José Manuel Antunes has been visiting Cuba for almost three decades. Beyond Caribbean beaches, the Portuguese economist likes the people of this region, and in particular, the people of this island.
“There’s sun and sea in Portugal, too, in Cancun and the Dominican Republic, but the people of Cuba are special: cultured, supportive, proud, friendly. Thanks to the Revolution, they are well-educated and you can talk to them about anything,” he tells Granma International.
The director general of Sonahndo, a tour operator specialized in organizing trips for Portuguese tourists to Cuba, “It’s been a good experience, which began with a personal liking and ended up with me advising the visits of a multitude of people.”
From 1995 to date, the agency headed by Antunes has transported more than 200,000 passengers from the European country to Cuba. Although not among the top five European markets for tourists to the island (Germany, the United Kingdom, France, Italy and Spain), Portugal is one of the most traditional.
According to the businessman, the preferred Cuban tourist destinations among Portuguese are Varadero and Jardines del Rey, to where they fly directly, and Havana, to which they arrive with a layover in Madrid, Amsterdam or Paris. “Some come to Cayo Largo and Holguín, but not on a massive scale,” he explains.
How did your approach to Cuban tourism begin?
After getting to know the Cuban society, I participated in the purchase made by my company of 40 seats on a flight of the Cubana de Aviación airline, which started flying to London in 1989. That way, we managed to get that route diverted via Lisbon to bring more Portuguese tourists.
At the same time, we were able to be at the inauguration of the first Iberian hotel in Cuba and we set up an office in Havana in 1991.
In 1994 I came on vacation with my family. Then, I had the idea of organizing more flights to come here, but from Portugal, such a small country, that was very complicated.
Beginning the following year, our presence on the island was consolidated. In the summers of 1995 and 1996, we were able to dominate the destination of Varadero. We had the largest number of clients there, because at that time the Canadians were not in the habit of coming.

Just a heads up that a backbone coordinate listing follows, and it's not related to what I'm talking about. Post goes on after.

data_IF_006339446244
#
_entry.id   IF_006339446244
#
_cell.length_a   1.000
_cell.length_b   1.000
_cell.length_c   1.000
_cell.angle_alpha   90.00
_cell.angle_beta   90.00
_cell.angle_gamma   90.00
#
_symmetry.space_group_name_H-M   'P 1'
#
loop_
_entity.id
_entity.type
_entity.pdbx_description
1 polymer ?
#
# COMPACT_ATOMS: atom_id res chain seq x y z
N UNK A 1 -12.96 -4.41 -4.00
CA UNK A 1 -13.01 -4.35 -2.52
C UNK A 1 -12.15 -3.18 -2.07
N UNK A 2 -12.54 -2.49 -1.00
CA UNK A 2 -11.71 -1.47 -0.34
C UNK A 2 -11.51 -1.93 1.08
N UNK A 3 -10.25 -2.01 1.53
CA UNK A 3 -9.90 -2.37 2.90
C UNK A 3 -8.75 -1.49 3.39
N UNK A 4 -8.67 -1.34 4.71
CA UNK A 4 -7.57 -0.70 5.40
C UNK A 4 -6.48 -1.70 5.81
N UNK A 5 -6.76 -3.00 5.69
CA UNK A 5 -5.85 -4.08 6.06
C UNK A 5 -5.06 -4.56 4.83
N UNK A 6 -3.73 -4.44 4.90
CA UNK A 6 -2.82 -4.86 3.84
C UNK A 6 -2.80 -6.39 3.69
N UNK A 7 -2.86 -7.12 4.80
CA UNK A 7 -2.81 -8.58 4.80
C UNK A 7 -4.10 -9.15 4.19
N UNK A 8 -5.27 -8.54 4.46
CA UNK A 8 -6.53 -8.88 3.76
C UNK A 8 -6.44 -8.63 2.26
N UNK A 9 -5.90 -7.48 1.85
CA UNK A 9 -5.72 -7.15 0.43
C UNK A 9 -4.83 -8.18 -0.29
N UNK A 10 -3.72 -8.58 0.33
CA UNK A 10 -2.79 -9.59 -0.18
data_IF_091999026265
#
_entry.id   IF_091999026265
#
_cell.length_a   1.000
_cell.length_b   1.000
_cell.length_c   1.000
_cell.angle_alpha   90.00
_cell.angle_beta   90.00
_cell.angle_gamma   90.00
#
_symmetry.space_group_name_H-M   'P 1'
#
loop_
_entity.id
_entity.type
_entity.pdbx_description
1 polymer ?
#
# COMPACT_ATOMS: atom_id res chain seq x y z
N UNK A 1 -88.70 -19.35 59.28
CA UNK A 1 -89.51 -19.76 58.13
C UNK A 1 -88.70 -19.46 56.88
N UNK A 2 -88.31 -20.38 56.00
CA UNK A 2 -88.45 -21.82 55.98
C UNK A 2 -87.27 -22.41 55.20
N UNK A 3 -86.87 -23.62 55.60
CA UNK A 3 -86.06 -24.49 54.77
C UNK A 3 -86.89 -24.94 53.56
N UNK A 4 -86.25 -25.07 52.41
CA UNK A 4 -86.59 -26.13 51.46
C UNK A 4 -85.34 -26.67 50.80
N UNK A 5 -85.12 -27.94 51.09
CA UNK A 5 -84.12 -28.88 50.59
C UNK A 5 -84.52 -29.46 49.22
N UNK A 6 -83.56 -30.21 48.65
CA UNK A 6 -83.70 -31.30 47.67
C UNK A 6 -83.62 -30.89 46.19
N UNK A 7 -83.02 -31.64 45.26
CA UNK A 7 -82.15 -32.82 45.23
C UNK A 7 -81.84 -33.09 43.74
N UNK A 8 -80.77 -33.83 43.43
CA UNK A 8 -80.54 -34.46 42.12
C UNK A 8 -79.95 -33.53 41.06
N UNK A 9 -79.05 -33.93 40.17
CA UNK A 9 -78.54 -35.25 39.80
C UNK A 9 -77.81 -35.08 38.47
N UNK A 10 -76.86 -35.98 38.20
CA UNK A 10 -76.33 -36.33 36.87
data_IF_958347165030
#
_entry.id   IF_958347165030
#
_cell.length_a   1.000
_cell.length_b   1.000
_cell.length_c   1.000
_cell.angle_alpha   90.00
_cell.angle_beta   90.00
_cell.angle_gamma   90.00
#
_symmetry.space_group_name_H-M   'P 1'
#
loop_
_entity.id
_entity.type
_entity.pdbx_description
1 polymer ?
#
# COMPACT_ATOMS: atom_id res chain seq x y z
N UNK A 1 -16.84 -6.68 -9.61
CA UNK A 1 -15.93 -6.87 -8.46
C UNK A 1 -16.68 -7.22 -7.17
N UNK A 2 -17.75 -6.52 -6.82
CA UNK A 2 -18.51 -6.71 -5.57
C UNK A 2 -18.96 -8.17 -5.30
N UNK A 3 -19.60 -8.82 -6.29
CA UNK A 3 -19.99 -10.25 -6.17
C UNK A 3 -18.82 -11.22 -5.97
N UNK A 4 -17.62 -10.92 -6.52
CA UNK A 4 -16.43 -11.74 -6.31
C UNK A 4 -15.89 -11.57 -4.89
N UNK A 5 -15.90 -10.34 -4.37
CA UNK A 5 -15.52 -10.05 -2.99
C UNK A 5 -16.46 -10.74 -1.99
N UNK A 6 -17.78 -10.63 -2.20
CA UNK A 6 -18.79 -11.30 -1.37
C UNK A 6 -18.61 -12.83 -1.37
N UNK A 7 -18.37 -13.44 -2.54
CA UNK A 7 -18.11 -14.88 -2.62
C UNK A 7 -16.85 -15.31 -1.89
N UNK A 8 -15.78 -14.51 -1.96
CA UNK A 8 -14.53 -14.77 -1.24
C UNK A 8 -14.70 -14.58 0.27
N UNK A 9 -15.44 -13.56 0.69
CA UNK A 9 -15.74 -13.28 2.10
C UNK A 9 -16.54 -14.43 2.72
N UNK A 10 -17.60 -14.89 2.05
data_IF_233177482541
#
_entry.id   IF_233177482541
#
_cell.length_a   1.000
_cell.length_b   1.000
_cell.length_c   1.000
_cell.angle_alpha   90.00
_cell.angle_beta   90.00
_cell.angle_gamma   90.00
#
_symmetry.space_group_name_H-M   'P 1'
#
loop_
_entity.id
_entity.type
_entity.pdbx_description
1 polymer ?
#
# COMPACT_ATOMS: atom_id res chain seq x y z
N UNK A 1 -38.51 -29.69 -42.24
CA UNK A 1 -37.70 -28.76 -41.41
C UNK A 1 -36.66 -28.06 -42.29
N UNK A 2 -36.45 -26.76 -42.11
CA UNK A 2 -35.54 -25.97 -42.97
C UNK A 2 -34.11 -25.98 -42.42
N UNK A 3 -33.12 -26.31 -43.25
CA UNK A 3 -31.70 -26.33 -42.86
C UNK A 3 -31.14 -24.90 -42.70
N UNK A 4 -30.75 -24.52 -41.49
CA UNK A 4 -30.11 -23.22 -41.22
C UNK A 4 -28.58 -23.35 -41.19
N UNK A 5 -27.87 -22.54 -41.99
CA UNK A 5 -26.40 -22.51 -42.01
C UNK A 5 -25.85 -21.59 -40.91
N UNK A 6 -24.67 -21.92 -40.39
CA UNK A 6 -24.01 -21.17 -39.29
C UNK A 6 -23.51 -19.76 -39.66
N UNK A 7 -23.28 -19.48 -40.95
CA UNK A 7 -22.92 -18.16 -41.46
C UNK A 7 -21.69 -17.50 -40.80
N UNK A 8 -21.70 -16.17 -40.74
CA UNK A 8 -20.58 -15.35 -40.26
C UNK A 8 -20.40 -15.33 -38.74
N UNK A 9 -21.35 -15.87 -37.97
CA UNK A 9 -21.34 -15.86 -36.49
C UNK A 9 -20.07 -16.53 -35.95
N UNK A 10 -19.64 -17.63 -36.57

Have you seen advances in the Cuban tourism sector lately?
There has been huge development, mainly in terms of accommodation capacity. We can talk about times when there was only one hotel in Varadero, the main sun and beach destination in the country, and today there are more than 50. Tourism has totally changed.
Before, for example, the keys did not exist as tourist destinations and the reconstruction of the city of Havana began, which has become a matter of remarkable cultural importance. I think that in a few years the capital will be even better. That fills me with joy, because it is a city that I really like.
It is also striking how quickly the works are being built, and their volume. It’s honestly momentous.
Do you think this is because, as many people say, Cuba is currently in fashion, or does Cuba have the potential to grow and maintain itself as a major tourist destination?
In my opinion, Cuba is already the main destination in the Caribbean and its greatest treasure is its people. This island is different from the rest of the region. The way Cubans talk and understand each other is unique. In addition, they have a very rich cultural tradition.
Especially those who belong to my generation, that of the 1960s or 70s, who experienced the epics of Fidel and Che Guevara, have a romantic, revolutionary sentiment. Beyond the excellent beaches and remarkable hotel infrastructure that the archipelago has, that is what often motivates one to visit.
What do you think of the specialized sector of Cuban tourism, of those with whom you must continuously do business?
It could be much better, but I recognize that, with all the problems that Cuba has, mainly caused by the U.S. blockade, the best that can be is done. There is much friendship, solidarity and the desire to do well, which is the most important thing.